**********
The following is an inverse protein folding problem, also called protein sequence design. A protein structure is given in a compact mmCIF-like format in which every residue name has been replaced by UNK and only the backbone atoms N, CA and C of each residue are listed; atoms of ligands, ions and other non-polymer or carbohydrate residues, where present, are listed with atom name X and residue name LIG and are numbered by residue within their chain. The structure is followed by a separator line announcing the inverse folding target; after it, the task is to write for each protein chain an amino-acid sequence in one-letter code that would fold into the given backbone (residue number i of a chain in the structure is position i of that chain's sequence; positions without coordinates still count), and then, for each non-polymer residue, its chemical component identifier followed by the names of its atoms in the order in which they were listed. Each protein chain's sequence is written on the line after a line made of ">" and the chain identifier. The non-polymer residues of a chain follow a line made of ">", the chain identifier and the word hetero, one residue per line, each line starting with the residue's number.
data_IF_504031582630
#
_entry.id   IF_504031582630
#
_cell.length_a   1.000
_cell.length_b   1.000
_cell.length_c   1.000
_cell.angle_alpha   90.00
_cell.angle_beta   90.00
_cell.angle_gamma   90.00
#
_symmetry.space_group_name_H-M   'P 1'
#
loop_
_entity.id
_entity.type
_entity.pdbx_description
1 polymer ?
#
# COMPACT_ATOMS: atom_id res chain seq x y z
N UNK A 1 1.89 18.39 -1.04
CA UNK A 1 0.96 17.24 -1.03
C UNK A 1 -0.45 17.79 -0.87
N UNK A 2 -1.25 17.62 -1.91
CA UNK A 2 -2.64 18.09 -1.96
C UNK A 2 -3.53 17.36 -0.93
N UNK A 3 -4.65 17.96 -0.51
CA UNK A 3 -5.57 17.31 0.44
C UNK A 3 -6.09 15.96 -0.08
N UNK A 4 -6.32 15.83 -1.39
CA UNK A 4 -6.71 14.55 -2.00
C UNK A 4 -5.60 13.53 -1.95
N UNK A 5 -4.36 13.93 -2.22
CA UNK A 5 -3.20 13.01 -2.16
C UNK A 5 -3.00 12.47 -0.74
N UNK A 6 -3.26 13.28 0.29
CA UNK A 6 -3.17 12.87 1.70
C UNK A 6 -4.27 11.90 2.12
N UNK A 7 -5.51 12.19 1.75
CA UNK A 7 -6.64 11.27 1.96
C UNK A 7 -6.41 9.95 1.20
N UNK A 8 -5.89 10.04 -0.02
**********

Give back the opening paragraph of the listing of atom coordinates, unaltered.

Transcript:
The following is an inverse protein folding problem, also called protein sequence design. A protein structure is given in a compact mmCIF-like format in which every residue name has been replaced by UNK and only the backbone atoms N, CA and C of each residue are listed; atoms of ligands, ions and other non-polymer or carbohydrate residues, where present, are listed with atom name X and residue name LIG and are numbered by residue within their chain. The structure is followed by a separator line announcing the inverse folding target; after it, the task is to write for each protein chain an amino-acid sequence in one-letter code that would fold into the given backbone (residue number i of a chain in the structure is position i of that chain's sequence; positions without coordinates still count), and then, for each non-polymer residue, its chemical component identifier followed by the names of its atoms in the order in which they were listed. Each protein chain's sequence is written on the line after a line made of ">" and the chain identifier. The non-polymer residues of a chain follow a line made of ">", the chain identifier and the word hetero, one residue per line, each line starting with the residue's number.